Location in Latvia
|• Mayor||Vilnis Špats|
|• Total||5 km2 (2 sq mi)|
|• Rural territory||180.4 km2 (69.7 sq mi)|
|• Density||671.2/km2 (1,738/sq mi)|
|Time zone||EET (UTC+2)|
|• Summer (DST)||EEST (UTC+3)|
|Calling code||+371 648|
|Number of city council members||9|
Cesvaine (Cesvaine Palace, built in 1896 near the ruins of previous medieval castles.
Territory of modern Cesvaine before the Livonian Crusade in 13th century was part of the Principality of Jersika and was inhabited by ancient Latgalians. It is first mentioned in the written sources in 1209 (Latin: Urbs Zcessowe) in the treaty between bishop Albert of Riga and Visvaldis of Jersika. In 1211 Bishopric of Riga and Livonian Brothers of Sword partitioned lands of Jersika between themselves. Territory of Cesvaine fell in the part of Swordbrothers however in 1213 some of the lands was exchanged and Cesvaine became property of Bishop of Riga.
In the beginning of 15th century stone castle was built in Cesvaine and settlement started to grow. In the end of the 16th century there were already 80 houses in Cesvaine. During Livonian War in 1577 defenders of Cesvaine castle refused to surrender so Russian tsar Ivan the Terrible ordered to destroy the castle and whole town. After the war in 1582 Cesvaine became part of Duchy of Livonia.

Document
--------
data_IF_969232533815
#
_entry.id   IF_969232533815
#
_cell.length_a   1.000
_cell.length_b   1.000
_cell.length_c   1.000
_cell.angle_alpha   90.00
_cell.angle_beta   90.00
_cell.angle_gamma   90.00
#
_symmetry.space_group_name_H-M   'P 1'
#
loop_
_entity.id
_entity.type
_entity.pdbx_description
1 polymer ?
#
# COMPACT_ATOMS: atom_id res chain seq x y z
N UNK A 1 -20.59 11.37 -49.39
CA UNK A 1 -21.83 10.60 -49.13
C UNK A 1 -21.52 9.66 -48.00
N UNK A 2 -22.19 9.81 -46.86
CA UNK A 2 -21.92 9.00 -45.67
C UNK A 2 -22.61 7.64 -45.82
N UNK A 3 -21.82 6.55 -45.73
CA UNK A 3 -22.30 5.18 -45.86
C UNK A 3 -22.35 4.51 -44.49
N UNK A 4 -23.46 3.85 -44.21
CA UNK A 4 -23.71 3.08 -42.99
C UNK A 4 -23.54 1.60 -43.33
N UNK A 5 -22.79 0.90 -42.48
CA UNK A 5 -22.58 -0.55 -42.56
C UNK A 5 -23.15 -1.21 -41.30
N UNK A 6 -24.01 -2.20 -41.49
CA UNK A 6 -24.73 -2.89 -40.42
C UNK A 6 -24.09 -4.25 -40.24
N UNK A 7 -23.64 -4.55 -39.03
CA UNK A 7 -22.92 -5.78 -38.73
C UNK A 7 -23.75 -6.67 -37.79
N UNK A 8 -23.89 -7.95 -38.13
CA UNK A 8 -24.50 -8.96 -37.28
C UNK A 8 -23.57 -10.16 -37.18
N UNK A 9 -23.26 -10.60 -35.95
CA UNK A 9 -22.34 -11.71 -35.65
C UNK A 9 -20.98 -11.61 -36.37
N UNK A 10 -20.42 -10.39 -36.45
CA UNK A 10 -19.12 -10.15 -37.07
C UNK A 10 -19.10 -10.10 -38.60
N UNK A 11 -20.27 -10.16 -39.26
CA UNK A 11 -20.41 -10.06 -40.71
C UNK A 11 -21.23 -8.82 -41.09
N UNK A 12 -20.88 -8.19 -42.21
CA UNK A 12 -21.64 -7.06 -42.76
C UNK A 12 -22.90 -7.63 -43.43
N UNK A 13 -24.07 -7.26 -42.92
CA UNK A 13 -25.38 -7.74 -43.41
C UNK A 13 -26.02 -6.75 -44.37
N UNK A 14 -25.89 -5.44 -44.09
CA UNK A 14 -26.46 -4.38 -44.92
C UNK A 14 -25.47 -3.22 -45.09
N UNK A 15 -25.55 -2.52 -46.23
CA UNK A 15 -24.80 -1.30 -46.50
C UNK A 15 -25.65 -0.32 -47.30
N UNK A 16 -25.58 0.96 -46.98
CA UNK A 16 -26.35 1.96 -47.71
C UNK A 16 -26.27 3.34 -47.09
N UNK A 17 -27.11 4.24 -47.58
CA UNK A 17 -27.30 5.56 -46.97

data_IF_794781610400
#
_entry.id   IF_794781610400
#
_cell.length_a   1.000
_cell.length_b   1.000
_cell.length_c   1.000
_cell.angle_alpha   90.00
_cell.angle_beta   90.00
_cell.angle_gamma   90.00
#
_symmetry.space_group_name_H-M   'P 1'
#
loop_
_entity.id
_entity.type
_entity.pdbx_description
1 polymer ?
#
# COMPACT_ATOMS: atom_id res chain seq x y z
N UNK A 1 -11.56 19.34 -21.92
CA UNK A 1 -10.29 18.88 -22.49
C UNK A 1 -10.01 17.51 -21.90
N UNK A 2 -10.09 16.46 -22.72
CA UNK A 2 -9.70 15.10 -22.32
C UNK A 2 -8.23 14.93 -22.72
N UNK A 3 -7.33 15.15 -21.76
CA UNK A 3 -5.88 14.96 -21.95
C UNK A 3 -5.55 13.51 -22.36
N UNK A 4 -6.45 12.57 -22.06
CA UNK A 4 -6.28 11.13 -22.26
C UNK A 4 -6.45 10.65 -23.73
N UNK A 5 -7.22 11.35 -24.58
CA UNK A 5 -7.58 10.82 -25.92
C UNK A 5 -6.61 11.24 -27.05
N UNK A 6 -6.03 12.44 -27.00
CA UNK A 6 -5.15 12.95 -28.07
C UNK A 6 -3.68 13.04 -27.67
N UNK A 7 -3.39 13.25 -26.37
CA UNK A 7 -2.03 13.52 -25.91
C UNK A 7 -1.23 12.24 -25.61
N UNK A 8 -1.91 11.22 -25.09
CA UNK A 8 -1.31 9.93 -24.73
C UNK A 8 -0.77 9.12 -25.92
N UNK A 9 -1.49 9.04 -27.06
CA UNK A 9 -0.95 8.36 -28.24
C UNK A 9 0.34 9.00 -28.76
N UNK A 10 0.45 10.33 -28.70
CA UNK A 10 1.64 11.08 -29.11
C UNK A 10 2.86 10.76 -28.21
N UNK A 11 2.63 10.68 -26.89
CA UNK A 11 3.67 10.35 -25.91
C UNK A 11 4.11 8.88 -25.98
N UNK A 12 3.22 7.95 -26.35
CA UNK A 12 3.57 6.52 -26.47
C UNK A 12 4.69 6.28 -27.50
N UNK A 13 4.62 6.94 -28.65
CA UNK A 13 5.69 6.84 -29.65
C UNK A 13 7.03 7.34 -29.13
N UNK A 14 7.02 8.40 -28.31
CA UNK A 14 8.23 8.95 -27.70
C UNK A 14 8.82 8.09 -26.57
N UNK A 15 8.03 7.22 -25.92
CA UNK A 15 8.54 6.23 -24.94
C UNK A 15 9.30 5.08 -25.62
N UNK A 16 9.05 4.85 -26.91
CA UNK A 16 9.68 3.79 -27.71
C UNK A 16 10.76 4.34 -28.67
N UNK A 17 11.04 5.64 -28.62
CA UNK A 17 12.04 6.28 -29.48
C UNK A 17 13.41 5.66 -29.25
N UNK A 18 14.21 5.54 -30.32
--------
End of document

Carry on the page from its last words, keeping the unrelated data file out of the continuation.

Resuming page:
New period in the history of Cesvaine started in the 1815 when settlement and nearby lands was bought by baron von Wulf. Cesvaine became centre of the manor and rapid development started in the second half of 19th century.
Roman Catholic church in Cesvaine
Monument to victims of Soviet repressions in Cesvaine
Born in the city
- Jakob Lenz (1751–1792), writer